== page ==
If there’s one thing most retailers will claim to do well, or better than anybody else, it’s being able to service the needs of the customer. More often than not, however, the greater the lengths at which retailers will go to provide an ideal shopping experience for absolutely everyone, the greater the likelihood of a tradeoff as result – and that tradeoff is effective management. According to a recently published document by Upstream Works Software, one of the biggest initiatives in customer service that continues to arise is the need for a multichannel strategy in retail. If retailers want to be successful in today’s marketplace, they need to be able to merge eCommerce with in-store solutions and provide a consistent experience across both.
We’ve already seen plenty of examples where high-street retailers are having to increase their marketing channels in order to compete with online rivals, that’s not exactly new. But when it comes to implementing multichannel marketing – across multiple customer touch points including in-store, the retailer’s website, Amazon Marketplace, eBay, etc – effectively managing your business across all areas and operations can be easily jeopardised.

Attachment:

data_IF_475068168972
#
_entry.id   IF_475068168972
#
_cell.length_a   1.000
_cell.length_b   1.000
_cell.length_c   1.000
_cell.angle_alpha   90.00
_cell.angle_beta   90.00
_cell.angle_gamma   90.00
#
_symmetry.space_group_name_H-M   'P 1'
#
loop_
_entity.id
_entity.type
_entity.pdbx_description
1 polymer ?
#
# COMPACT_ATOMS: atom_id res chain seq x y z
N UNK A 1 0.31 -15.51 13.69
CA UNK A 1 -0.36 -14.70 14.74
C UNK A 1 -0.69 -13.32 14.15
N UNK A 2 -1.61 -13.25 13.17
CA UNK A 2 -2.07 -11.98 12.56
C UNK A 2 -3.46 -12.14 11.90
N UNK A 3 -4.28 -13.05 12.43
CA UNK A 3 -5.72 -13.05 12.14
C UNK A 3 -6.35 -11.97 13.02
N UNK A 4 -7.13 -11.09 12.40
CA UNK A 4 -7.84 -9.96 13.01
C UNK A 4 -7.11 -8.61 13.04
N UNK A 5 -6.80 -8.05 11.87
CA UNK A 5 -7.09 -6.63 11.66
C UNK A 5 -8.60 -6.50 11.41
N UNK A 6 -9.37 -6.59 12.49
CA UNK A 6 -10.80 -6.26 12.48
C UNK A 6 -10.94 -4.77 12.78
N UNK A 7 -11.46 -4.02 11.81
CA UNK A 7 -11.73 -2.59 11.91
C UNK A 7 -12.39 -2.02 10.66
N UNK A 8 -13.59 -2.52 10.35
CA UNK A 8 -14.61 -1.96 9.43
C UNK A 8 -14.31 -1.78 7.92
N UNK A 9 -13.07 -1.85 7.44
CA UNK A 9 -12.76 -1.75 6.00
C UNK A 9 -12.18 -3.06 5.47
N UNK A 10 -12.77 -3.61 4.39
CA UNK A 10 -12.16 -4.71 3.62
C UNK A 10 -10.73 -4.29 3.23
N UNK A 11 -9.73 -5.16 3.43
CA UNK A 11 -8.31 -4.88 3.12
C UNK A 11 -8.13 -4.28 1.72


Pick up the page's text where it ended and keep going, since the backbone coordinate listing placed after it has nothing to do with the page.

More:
David Atherton, Business Development Manager at NoBlue, works with companies in a variety of sectors who are seeking to streamline their business processes, provide excellent customer service, and ultimately grow their business.
His experience in working with retailers has allowed him to identify the factors that are vital to success in today’s always-connected, multichannel, customer-empowered world.
The complexities of multichannel commerce and the omnichannel solution
Let’s rewind the clocks back a few months. Black Friday, Cyber Monday, and the run up to Christmas all presented retailers with a very real, very urgent need to provide customers (all types of customers) with an entirely personalised shopping experience in order to maximise success during this busy period. This meant giving consumers access to preferential products, brands, and services via the individual’s preferred method of browsing and buying
Why multichannel commerce is so important
It’s not enough to simply offer customers the option of shopping offline or online anymore, as the shopping experience is quickly fractured when there’s a lack of continuity across all channels of marketing. And as technology continues to advance, the number of channels to satisfy customer needs only looks to increase.